Background Mining – Are You Making Money For Someone Else?



There was a time when, if you wanted to scam someone online, you had to be proficient in hacking techniques, or be able to write some very persuasive emails.

However, that’s no longer the case with the arrival of background mining software, which stealthily runs on a computer and siphons off CPU power without the user’s knowledge. The power goes towards the mining of cryptocurrencies, the profits of which you never see, of course, but someone out there makes a pretty penny from your electricity, battery power, and hardware.

Such activity doesn’t always have to be nefarious, however, and crypto enthusiasts may already be familiar with projects such as Golem (GNT), SONM (SNM) and iExec RLC (RLC), which cater for the legitimate trading of unused computer resources. The key word here is legitimate.


A study carried out earlier this year revealed that almost 50,000 websites had been maliciously infected with background mining software, with Coinhive being the most-used mining tool. Worryingly for bloggers, over 10% of the sites affected were WordPress sites, suggesting a possible inherent weakness in the platform.

Meanwhile, in February of this year, the UK government found itself victim to a background mining attack, which saw 4,000 websites infected with the software. The list of sites affected included that of the UK Student Loans Company (SLC), and the Scottish National Health Service (NHS).

The National Cyber Security Center (NCSC) addressed the malicious code immediately upon discovery and released a statement shortly afterward, stating:

“NCSC technical experts are examining data involving incidents of malware being used to illegally mine cryptocurrency. The affected service has been taken offline, largely mitigating the issue. Government websites continue to operate securely.”

Of course, by that time the scammers have already collected their earnings, and very little can be done to bring them to justice.

Upfront background mining

Some websites are actually quite upfront about their use of background mining techniques. American online magazine, Salon, has implemented a system where, instead of viewing advertisements, a user can opt to have some of their CPU power used for crypto mining.

The site gives users the option of keeping their ad-blocker switched on, in which case you will give up a portion of your processing power to the site owners.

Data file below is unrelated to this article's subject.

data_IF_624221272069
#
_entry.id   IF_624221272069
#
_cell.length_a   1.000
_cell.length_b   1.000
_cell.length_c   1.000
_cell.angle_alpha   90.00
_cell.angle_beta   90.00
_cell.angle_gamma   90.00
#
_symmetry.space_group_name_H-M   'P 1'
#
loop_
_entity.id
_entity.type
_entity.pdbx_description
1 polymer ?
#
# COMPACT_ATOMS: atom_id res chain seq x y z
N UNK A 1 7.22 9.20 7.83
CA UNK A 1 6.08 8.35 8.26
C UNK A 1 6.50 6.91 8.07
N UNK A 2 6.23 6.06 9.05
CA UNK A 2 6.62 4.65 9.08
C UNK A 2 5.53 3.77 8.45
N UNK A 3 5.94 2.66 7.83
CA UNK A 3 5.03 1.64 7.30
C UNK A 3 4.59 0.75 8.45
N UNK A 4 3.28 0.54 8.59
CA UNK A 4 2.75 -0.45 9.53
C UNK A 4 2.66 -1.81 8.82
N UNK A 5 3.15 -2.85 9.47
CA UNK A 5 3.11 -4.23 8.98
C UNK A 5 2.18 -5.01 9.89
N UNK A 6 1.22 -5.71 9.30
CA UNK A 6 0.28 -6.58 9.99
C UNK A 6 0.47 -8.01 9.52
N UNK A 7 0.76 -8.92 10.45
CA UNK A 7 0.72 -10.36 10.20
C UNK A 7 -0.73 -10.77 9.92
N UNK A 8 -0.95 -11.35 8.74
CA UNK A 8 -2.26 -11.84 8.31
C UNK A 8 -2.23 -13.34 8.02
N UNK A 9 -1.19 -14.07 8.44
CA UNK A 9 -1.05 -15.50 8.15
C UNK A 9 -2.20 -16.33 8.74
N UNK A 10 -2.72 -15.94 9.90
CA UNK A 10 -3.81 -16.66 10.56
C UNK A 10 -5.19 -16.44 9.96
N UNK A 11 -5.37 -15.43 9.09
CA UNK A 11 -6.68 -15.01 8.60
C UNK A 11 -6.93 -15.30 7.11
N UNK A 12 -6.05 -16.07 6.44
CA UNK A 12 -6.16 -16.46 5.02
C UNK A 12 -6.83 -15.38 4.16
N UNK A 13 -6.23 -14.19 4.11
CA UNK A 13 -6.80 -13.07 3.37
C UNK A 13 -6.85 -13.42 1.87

One has to wonder what will cost you more, sitting through a few adverts that you don’t want to see, or allowing Salon to harness your electricity, battery, and hardware.

The trend of mainstream sites engaging in something like background crypto mining may come as a surprise to many, but it’s a trend that seems to have become quite common.

Twin peaks

Back in September of 2017, the American TV station Showtime was streaming episodes of Twin Peaks to audiences online, using their and websites.

As Gizmodo reported, one particularly attentive fan took to Twitter to reveal the hidden Coinhive script running silently in the background while everyone watched Twin Peaks.

Showtime soon removed the script upon the eruption of public outrage, and amazingly have since declined to comment on the incident.

What would be more worrying for Showtime users? That their platform was vulnerable enough to get hacked? Or that their service provider chose to exploit them without their permission or knowledge?


Advocates of background mining will point out that the technology is actually quite disruptive in a good way, and could replace established forms of internet monetization, as evidenced by the Salon example.

But given the ease with which background mining tools can be deployed, and more importantly, hidden from their intended victims, such utilities are going to remain the playthings of hackers and scammers for the time being.

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